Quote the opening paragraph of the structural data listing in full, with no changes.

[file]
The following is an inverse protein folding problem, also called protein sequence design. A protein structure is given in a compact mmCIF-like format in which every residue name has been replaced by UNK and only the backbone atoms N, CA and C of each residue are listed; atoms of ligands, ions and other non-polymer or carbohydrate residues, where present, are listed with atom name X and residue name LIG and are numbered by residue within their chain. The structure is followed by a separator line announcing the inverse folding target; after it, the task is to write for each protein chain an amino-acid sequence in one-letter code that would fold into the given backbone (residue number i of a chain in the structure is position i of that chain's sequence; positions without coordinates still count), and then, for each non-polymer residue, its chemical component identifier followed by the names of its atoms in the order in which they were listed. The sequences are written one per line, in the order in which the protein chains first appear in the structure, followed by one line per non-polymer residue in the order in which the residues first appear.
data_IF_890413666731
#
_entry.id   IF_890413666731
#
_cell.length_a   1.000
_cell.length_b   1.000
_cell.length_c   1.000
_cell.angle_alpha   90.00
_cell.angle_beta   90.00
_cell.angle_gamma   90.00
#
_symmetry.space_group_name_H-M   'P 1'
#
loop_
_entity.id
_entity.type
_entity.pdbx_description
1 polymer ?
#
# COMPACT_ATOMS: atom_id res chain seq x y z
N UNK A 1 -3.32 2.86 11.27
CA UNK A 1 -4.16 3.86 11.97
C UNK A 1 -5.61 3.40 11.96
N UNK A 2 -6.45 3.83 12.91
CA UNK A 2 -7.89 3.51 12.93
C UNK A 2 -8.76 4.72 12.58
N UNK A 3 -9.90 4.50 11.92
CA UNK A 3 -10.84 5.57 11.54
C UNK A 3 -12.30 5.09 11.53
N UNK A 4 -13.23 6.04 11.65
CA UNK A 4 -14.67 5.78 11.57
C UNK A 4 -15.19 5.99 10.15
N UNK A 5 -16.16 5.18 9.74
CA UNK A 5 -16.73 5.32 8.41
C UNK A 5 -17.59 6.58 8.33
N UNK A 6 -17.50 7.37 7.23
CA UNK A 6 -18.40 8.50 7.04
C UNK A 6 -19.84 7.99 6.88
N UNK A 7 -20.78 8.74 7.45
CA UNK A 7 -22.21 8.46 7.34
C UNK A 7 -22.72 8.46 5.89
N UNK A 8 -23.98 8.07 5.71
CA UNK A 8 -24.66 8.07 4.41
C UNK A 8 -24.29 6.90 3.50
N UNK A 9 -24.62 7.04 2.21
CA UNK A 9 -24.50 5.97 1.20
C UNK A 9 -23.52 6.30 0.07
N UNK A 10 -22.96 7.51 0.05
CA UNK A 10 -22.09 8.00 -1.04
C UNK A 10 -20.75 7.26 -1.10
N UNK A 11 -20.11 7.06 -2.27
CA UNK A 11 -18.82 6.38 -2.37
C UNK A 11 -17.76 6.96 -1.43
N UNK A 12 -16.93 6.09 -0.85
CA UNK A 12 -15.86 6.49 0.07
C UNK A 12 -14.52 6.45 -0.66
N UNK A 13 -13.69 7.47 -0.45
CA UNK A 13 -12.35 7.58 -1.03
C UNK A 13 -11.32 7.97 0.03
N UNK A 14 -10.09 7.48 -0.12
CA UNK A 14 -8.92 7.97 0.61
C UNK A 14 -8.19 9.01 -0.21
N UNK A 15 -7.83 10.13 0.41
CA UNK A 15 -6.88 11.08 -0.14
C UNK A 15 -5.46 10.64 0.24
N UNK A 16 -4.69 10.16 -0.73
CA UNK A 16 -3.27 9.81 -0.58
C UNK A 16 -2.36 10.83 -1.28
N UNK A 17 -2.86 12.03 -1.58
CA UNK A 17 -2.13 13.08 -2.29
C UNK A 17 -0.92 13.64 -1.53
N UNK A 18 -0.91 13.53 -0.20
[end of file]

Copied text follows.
The following is an inverse protein folding problem, also called protein sequence design. A protein structure is given in a compact mmCIF-like format in which every residue name has been replaced by UNK and only the backbone atoms N, CA and C of each residue are listed; atoms of ligands, ions and other non-polymer or carbohydrate residues, where present, are listed with atom name X and residue name LIG and are numbered by residue within their chain. The structure is followed by a separator line announcing the inverse folding target; after it, the task is to write for each protein chain an amino-acid sequence in one-letter code that would fold into the given backbone (residue number i of a chain in the structure is position i of that chain's sequence; positions without coordinates still count), and then, for each non-polymer residue, its chemical component identifier followed by the names of its atoms in the order in which they were listed. The sequences are written one per line, in the order in which the protein chains first appear in the structure, followed by one line per non-polymer residue in the order in which the residues first appear.